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Accountant Pleads Guilty in KPMG Shelter Case
By Lynnley Browning
New York Times
Thursday, January 11, 2007

A California accountant pleaded guilty yesterday to charges of conspiracy, tax fraud and obstructing a federal investigation, and pledged to help prosecutors as they conduct a widening criminal investigation of questionable tax shelters.

The accountant, Steven Michael Acosta, entered his plea in Federal District Court in Manhattan, becoming the fourth person to do so in the inquiry.

Mr. Acosta, 49, of Pasadena, Calif., is a relatively minor figure in the investigation, which has led to the indictment of 16 former employees of the accounting firm KPMG.  The inquiry has also ensnared Deutsche Bank, Germany’s largest bank, and other banks, accounting, law and investment firms.

But his plea may have significant consequences for one of the 16 KPMG defendants, who are scheduled to stand trial in September.  That defendant is David Greenberg, a former partner in KPMG’s Los Angeles office.

In his plea before Judge Denny Chin, Mr. Acosta read a statement that provided explicit details about Mr. Greenberg’s role in questionable tax shelters and his close work with Mr. Greenberg.

Calls late yesterday to the lawyer for Mr. Greenberg were not immediately returned for comment.

Mr. Acosta’s statement also made references to his and Mr. Greenberg’s work with a bank in New York.  That bank is Deutsche Bank, according to a person briefed on the inquiry.  The criminal investigation of Deutsche Bank over its work with questionable tax shelters grew out of the indictment of the former KPMG employees, which itself grew out of a criminal inquiry into KPMG itself.

A Deutsche Bank spokesman did not return calls late yesterday.

Kevin Downing, a special assistant United States attorney in Manhattan who is helping to oversee the investigation, told Judge Chin yesterday that Mr. Acosta’s actions were “part of a much larger conspiracy,” including one involving the KPMG defendants.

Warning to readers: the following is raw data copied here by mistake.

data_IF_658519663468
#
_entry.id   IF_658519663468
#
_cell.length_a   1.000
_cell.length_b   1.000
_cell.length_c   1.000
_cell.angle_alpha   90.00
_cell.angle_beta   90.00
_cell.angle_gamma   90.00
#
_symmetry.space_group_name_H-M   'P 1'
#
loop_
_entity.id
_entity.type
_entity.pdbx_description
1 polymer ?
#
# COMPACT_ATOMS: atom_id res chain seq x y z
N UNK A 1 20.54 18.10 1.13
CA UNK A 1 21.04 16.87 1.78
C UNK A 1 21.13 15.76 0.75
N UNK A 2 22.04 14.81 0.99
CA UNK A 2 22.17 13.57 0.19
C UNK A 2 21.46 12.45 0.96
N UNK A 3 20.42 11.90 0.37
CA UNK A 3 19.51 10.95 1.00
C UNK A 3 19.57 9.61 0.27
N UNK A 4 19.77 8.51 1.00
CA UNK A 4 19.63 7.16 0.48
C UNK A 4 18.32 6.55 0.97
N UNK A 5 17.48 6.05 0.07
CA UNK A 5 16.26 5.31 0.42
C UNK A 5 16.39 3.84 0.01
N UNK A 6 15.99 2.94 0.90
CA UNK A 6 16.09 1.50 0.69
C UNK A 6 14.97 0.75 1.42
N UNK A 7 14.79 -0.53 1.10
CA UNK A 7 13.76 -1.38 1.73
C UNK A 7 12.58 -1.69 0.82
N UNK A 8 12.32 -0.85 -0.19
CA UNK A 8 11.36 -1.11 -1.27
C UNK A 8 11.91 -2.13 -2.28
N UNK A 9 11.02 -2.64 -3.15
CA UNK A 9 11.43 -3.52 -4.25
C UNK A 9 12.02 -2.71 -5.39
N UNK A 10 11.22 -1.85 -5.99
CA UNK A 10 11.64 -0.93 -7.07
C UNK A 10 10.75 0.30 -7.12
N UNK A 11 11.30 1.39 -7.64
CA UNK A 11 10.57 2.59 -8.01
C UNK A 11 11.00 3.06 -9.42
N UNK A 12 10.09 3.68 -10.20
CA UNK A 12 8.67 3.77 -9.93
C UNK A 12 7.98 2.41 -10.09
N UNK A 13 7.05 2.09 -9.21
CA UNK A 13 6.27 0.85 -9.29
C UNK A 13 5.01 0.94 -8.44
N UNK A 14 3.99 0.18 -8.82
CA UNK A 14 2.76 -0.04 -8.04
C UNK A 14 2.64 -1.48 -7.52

Mr. Acosta pleaded guilty to four charges of conspiracy to defraud the United States, tax evasion and obstruction of the Internal Revenue Service and aiding in the filing of false tax returns and acting corruptly on behalf of himself and others from 1999 to 2004.  He faces as much as 16 years in prison and substantial fines.  He will be sentenced next year.

In his statement. Mr. Acosta described how Mr. Greenberg paid him $600,000 to pose, at different times, as an independent hedge fund manager and as an independent investment adviser before clients to whom Mr. Greenberg sold a bogus tax shelter known as SOS, or short options strategy.  Mr. Acosta also signed questionable trade documents and other papers on behalf of a bank that were used as part of the shelters.

He said that Mr. Greenberg designed SOS, and on several occasions signed Mr. Acosta’s name to various documents used to carry out the shelter transactions.  Some of the documents were signed after the transactions were carried out.  Mr. Acosta, who said that he knew the shelters were invalid in the eyes of the IRS, also admitted to using SOS to cheat on his personal income tax returns in 2000 and 2001.  Mr. Acosta also said that at Mr. Greenberg’s request, he lied to an IRS agent about his and Mr. Greenberg’s roles with the shelters.

Mr. Acosta worked for KPMG as a tax manager in Los Angeles until 1991, then became an insurance agent.

“I have no experience in investments,” he said yesterday in his statement.

http://www.nytimes.com/2007/01/11/business/11shelter.html?_r=1&ref=business&oref=slogin